Change Indicator

Child death rate, detailed in Maine

Child death rate, detailed

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Why This Indicator Matters

The child and teen death rate reflects a broad array of factors: physical and mental health; access to health care; community factors; use of safety practices and the level of adult supervision. Accidents, primarily those involving motor vehicles, are the leading cause of death for children and youth.

What the data shows

At a national level, child deaths are down from the rates 1900-2010, but have not changed very much since that time and have been 16 or 17 per 10,000 since 2010.  KIDS COUNT Child Death Rate   By way of national rankings, in 2021, 3 states were not ranked, but Maine tied for seventeenth among those states that were ranked for the lowest child death rates. Of the four New England states that were ranked, Maine had the highest child death rate.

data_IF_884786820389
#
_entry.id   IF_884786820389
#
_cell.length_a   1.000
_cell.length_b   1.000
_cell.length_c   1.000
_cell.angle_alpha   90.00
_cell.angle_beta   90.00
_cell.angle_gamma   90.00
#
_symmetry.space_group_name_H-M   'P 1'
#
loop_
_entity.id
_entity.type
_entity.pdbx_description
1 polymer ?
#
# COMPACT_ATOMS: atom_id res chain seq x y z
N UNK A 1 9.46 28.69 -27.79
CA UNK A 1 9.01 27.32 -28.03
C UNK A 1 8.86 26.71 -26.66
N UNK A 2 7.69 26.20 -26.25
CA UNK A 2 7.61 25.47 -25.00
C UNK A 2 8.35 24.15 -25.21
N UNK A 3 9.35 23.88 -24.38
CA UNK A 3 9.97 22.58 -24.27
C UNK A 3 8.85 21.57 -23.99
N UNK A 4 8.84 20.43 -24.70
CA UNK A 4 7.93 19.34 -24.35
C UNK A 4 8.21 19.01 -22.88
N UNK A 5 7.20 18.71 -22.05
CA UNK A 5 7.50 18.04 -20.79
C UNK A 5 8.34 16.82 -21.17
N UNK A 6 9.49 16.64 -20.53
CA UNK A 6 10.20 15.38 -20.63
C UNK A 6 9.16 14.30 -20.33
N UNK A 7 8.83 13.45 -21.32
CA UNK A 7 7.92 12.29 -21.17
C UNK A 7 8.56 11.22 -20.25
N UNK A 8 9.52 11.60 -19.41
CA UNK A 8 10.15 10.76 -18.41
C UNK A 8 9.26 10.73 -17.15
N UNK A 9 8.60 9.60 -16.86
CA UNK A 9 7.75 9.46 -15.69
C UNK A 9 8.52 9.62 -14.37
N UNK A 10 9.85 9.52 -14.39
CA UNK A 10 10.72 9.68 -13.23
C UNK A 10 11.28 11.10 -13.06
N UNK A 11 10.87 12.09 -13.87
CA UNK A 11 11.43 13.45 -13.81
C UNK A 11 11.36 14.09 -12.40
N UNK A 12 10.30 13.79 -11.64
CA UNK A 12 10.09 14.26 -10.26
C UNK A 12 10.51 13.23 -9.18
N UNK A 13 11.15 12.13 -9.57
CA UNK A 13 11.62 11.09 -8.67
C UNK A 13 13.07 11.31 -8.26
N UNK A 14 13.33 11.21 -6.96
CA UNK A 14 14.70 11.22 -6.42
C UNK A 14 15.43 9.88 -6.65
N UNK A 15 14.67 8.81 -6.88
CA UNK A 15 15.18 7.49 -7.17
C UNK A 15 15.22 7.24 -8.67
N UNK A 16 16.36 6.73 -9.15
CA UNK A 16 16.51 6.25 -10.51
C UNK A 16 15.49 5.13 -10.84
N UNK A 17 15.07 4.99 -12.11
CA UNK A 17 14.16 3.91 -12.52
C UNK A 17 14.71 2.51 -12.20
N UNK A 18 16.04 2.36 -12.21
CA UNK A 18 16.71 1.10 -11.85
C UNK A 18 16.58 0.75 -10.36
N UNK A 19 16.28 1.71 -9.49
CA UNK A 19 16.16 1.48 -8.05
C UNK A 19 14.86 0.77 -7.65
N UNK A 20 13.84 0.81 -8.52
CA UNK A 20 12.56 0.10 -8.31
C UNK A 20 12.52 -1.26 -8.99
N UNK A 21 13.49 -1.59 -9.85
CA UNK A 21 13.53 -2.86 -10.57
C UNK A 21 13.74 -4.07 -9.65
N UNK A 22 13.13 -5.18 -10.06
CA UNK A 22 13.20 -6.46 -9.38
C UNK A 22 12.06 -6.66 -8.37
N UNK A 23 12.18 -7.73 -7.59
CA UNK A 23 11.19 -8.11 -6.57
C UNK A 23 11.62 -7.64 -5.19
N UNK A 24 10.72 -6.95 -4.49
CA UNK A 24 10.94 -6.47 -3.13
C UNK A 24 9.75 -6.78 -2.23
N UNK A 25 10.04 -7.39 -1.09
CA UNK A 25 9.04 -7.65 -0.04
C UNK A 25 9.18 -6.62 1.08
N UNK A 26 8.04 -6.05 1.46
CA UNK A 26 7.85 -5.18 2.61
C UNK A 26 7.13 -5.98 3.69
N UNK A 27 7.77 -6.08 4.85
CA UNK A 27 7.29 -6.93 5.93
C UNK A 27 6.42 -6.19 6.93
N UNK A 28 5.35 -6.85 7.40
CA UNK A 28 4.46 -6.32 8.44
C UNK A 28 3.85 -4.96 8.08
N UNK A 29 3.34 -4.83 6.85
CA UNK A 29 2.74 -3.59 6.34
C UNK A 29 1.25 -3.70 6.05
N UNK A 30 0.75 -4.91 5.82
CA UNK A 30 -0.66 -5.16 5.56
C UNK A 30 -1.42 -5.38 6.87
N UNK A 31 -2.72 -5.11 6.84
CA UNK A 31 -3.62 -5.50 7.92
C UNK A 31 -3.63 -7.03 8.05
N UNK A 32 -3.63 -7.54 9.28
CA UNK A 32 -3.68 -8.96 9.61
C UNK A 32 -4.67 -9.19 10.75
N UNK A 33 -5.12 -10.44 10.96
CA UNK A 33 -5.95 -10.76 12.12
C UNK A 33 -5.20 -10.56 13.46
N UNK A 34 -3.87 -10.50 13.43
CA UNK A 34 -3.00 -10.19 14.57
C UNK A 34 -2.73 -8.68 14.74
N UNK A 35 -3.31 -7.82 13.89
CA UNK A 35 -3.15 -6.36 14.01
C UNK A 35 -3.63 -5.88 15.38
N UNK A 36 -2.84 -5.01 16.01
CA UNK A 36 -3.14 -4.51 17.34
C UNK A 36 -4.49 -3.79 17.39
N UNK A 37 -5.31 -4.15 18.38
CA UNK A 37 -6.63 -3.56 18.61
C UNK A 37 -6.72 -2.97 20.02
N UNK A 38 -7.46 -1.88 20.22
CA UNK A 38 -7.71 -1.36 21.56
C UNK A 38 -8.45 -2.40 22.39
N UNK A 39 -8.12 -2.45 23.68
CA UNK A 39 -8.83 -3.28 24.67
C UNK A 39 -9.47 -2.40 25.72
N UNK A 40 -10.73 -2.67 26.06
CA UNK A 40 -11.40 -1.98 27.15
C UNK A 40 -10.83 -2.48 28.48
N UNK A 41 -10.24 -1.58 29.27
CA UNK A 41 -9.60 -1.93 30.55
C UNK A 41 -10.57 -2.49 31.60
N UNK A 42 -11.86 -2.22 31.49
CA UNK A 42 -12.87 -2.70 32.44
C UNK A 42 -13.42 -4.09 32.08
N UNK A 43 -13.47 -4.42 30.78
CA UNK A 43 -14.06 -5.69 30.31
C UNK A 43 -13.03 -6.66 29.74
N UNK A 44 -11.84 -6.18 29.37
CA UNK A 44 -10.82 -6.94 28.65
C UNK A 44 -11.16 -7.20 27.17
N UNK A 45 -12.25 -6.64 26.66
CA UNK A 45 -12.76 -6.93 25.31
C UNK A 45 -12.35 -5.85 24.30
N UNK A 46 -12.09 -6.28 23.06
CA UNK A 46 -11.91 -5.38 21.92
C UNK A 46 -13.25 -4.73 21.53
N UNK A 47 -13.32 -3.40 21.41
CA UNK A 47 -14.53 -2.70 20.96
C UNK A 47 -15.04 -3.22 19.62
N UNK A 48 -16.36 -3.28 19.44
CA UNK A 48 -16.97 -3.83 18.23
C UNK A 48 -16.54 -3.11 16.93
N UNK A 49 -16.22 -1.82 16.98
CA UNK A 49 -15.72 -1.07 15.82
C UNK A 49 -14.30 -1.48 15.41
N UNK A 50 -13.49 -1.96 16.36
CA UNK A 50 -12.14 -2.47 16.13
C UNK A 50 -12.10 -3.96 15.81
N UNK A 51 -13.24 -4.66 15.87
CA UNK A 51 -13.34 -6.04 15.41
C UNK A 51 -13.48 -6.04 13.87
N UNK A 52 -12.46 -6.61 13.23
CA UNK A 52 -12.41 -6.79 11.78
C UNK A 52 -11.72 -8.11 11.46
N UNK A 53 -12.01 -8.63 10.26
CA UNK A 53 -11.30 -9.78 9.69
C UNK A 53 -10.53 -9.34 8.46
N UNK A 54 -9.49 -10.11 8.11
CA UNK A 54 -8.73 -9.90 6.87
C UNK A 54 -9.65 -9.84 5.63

In Maine, in 2017-2021, the child death rate for ages 1 to 14 was 1.7 per 10,000 children. This is the highest rate since the 5-year period 2010-2014. The previous overlapping years rate for 2016-2020 was 1.4 per 10,000 children.

For the latest 5-year period, 2017-2021, county data was suppressed  in 8 counties due to child deaths over the 5-year period being less than 6. For the remaining 8 counties, Cumberland was the only county with a rate below 1 child per 10,000 children. Knox had the highest rate at 4.1, while Oxford was at 2.5 while Somerset and Kennebec were at 2.4 per 10,000 children respectively.  
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Definition and Source



The rate of deaths from all causes to children ages 1 to 14. The rate is per 10,000 children ages 1 to 14. The data are reported by the child's place of residence, not the place of death. The year 2021 represents data for the period 2017-2021, as these are 5-year averages.


LNE (Low number event): Data has been suppressed to preserve confidentiality. Maine CDC revised their rules to suppress both numbers and rates for sub-state level such as counties when the number is  less than 6.

Data represent five-year averages, with the ultimate year of the five-year spread indicated here; 2020 represents the average of data from 2017- 2021 represents the average of data from 2017-2021; 2016-2020, etc. The rate is per 10,000 Maine children ages 1 to 14.

Last Updated

October 2023